Philip K. Dick and the Nebulous Identity
Philip K. Dick is an author who doesn’t need any introduction to science-fiction fans, having written some of the most iconic works in the genre including Do Androids Dream of Electric Sheep? and A Scanner Darkly, always known for taking his stories into unusual and often-surrealistic territory while exploring the inner recesses of the human mind.
There are many themes that come up throughout his stories time and time again, with that of human identity being one of them. We are often led to wonder what really defines us as who we are and how much importance the perception of others holds in that regard.
In one of his more recent novels, Flow My Tears, the Policeman Said, he dives into that philosophical pit once again as he takes us into the life of an internationally-popular television host in a totalitarian society. The man’s name is Jason Taverner, and his life is about to take a turn for the absurdly-horrifying. One day, he wakes up to find that he, arguably one of the most well-known people on the planet, is no longer recognized by anyone at all.
All of a sudden, it’s as if he’s been erased from everyone’s memories. What’s worse, he finds that any records of his existence have disappeared from the governmental databases, and unfortunately for Jason, being unidentified is a very serious crime. And so, while trying to figure out what it is that happened to him, he goes on the run from the law and along the way makes some interesting acquaintances in the form of strange characters who have their own reasons for staying off the radar.
An Alien World of Drugs and Liars
As we’ve grown accustomed to with Philip K. Dick, the world we’re presented with is a pretty far cry from being homely and sanitized. While the areas which run in perfect synchronicity with the regime’s demands are doing rather well, we get to see more of the society’s underbelly as we follow our protagonist and his shady crew. As it happens, most of them don’t have a reason as noble as Jason’s to stay on the run, with dirty cops and drug peddlers being amongst the ragtag group of misfits.
While very few of them actually inspire any sympathy, most of them manage to be interesting enough to retain your attention for measured periods of time. While you won’t necessarily wonder what fate befalls them by the end of it, you will remember your time with them as being entertaining if nothing else.
While the ideas for the setting in Flow My Tears, the Policeman Said that Dick uses aren’t exactly new or absolutely original, he still finds a way to make it a place of his own that feels particular to his style of writing and storytelling.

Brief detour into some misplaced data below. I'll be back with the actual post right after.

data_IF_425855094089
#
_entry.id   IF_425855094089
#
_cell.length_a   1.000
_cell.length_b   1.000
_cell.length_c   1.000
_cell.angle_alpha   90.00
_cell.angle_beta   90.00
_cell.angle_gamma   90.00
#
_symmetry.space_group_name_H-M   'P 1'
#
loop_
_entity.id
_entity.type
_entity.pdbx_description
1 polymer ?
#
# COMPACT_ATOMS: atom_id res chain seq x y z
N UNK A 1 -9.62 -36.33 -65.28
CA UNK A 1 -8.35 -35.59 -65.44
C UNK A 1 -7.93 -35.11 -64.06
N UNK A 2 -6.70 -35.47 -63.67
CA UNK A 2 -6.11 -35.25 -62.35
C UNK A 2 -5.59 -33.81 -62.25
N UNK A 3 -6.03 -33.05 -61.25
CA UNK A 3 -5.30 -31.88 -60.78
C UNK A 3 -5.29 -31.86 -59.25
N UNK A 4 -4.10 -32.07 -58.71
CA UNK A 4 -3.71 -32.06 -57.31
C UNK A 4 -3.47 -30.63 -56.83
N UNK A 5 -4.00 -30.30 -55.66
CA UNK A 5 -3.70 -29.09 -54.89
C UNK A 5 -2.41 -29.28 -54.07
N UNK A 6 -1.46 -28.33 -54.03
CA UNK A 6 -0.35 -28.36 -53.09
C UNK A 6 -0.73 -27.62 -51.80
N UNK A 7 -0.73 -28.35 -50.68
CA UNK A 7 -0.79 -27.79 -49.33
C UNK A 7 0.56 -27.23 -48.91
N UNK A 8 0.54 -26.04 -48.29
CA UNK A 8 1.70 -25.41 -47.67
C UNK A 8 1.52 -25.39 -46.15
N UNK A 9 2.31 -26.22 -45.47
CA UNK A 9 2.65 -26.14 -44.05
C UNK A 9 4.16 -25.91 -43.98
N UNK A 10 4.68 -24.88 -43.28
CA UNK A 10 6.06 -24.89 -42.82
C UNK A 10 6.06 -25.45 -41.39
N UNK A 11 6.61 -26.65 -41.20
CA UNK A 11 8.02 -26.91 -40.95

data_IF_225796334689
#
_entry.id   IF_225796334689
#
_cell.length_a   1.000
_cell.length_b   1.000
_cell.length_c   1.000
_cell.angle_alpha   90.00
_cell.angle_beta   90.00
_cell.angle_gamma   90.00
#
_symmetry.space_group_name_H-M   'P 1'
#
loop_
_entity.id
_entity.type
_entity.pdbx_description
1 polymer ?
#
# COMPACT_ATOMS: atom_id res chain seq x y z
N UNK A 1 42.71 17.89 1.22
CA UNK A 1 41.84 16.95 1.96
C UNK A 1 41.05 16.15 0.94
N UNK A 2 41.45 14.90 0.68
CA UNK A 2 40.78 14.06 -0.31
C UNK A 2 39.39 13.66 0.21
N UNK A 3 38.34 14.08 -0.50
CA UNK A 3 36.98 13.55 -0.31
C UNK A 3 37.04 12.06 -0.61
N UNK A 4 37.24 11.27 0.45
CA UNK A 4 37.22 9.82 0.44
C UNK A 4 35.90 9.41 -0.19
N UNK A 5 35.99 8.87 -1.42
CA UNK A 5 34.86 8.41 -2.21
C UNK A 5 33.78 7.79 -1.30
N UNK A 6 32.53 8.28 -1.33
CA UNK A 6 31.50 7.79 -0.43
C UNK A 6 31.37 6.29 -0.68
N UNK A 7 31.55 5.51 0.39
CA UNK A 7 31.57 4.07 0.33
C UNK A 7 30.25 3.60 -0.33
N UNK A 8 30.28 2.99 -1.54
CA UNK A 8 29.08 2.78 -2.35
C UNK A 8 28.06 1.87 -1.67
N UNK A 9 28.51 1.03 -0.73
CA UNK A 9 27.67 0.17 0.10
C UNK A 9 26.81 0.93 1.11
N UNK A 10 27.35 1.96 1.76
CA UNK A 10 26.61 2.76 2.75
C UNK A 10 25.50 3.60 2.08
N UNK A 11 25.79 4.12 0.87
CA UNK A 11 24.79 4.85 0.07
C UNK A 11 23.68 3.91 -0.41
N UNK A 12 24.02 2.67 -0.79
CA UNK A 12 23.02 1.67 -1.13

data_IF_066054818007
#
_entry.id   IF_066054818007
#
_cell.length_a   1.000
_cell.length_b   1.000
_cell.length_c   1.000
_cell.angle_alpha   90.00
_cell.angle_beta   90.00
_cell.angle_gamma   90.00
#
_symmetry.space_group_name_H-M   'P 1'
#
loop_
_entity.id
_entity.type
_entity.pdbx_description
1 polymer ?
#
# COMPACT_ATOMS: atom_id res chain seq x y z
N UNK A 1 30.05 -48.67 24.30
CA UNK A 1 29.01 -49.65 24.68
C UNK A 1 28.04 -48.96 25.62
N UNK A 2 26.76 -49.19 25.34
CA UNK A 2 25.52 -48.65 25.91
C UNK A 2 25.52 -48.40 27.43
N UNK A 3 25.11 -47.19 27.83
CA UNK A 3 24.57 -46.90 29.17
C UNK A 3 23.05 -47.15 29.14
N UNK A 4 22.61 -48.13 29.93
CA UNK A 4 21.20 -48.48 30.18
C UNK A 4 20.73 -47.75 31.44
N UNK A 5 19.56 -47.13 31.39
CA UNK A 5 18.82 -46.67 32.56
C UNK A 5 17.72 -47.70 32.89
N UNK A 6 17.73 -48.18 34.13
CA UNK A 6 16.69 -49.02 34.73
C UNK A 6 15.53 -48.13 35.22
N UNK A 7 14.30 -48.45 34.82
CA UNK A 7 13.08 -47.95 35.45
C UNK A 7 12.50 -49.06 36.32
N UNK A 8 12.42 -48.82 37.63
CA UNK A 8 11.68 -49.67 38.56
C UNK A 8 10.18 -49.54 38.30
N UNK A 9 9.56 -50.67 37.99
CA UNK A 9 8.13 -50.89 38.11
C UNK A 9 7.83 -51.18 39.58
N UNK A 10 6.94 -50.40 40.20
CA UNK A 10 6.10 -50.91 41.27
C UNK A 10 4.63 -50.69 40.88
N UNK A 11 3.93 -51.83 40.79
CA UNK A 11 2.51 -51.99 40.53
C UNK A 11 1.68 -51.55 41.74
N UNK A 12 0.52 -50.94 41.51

There is a healthy divide between the iron fist of the totalitarian regime and the dissidence of the many who have fallen down through the cracks. We are treated to some curious details here and there, overall helping to cement the cement the world as a living entity in its own right.
The drugs also play an important part in defining the world, or more precisely, we see how they help the characters come to terms with their own situations and affect them in general. Just to be clear, Philip K. Dick doesn’t outright condemn or condone drug use, but explores it as a main motif of the universe he’s built.
An Identity Erased Overnight
The main character’s plight is one that we’ve already seen in hard science-fiction stories, but nevertheless I would argue that Dick only uses the basic premise of it and develops his own unique threads out of it. He also captures quite well the shock, terror and panic that Taverner goes through as he realizes that he’s been effectively erased from existence in every way but the physical one.
We quickly understand the implications of his situation and form a bond with him early on, one that lasts throughout the story as we watch him desperately navigate a labyrinth where anyone could turn out to be his enemy. Even when amongst his own, the feeling of omnipresent danger never passes. As you might have expected, much of the philosophical discourse is dedicated to the issue of identity, one that the author has come back to multiple times over the years.
He presents many interesting ideas, but you’ll be glad to know that these segments don’t slow down the action one iota. As a matter of fact, I’d say that the book is a pretty short and condensed read with a whole lot of events taking place in a surprisingly sparse amount of pages. As you might imagine, it has one of those twist endings that the author is adored for and whatever it will make you feel, I guarantee you won’t remain indifferent.
The Final Verdict
With everything being said and done, Flow My Tears, the Policeman Said is yet another solid addition to the science-fiction genre by Philip K. Dick, being enthralling, fast-paced, surprising in some places and thought-provoking in others.
While I wouldn’t say it’s the author’s best work, it certainly embodies all the qualities he’s come to be known as a legend for, and I strongly recommend this novel to hard science-fiction lovers.
Philip K. Dick
(December 16, 1928 – March 2, 1982)
Philip K. Dick was a novelist, short story writer, essayist and author of American origin, who almost exclusively dealt with the science fiction genre.
He is most famous for bringing gems such as Do Androids Dream of Electric Sheep? (The movie Blade Runner was based on this) and A Scanner Darkly, based on which a movie was also made